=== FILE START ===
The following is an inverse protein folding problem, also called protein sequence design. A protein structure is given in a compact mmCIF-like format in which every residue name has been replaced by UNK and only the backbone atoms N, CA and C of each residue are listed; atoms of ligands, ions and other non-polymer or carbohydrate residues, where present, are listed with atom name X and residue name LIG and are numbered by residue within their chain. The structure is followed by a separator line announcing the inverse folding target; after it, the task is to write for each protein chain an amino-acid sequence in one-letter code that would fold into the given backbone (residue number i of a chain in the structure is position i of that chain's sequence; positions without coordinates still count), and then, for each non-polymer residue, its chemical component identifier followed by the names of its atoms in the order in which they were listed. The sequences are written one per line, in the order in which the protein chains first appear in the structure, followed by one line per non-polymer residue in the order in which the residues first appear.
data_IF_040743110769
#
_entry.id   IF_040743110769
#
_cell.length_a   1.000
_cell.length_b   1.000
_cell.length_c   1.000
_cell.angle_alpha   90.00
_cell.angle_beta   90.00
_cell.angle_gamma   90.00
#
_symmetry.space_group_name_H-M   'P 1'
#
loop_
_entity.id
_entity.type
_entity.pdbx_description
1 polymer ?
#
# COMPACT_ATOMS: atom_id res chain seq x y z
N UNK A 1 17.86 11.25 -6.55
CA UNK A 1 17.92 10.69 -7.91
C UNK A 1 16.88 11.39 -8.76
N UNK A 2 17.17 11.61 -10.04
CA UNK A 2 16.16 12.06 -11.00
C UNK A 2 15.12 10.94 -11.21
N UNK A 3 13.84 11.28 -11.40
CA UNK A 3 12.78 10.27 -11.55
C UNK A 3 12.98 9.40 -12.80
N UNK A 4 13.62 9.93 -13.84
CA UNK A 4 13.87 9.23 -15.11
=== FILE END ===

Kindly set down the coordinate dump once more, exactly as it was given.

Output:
The following is an inverse protein folding problem, also called protein sequence design. A protein structure is given in a compact mmCIF-like format in which every residue name has been replaced by UNK and only the backbone atoms N, CA and C of each residue are listed; atoms of ligands, ions and other non-polymer or carbohydrate residues, where present, are listed with atom name X and residue name LIG and are numbered by residue within their chain. The structure is followed by a separator line announcing the inverse folding target; after it, the task is to write for each protein chain an amino-acid sequence in one-letter code that would fold into the given backbone (residue number i of a chain in the structure is position i of that chain's sequence; positions without coordinates still count), and then, for each non-polymer residue, its chemical component identifier followed by the names of its atoms in the order in which they were listed. The sequences are written one per line, in the order in which the protein chains first appear in the structure, followed by one line per non-polymer residue in the order in which the residues first appear.
data_IF_040743110769
#
_entry.id   IF_040743110769
#
_cell.length_a   1.000
_cell.length_b   1.000
_cell.length_c   1.000
_cell.angle_alpha   90.00
_cell.angle_beta   90.00
_cell.angle_gamma   90.00
#
_symmetry.space_group_name_H-M   'P 1'
#
loop_
_entity.id
_entity.type
_entity.pdbx_description
1 polymer ?
#
# COMPACT_ATOMS: atom_id res chain seq x y z
N UNK A 1 17.86 11.25 -6.55
CA UNK A 1 17.92 10.69 -7.91
C UNK A 1 16.88 11.39 -8.76
N UNK A 2 17.17 11.61 -10.04
CA UNK A 2 16.16 12.06 -11.00
C UNK A 2 15.12 10.94 -11.21
N UNK A 3 13.84 11.28 -11.40
CA UNK A 3 12.78 10.27 -11.55
C UNK A 3 12.98 9.40 -12.80
N UNK A 4 13.62 9.93 -13.84
CA UNK A 4 13.87 9.23 -15.11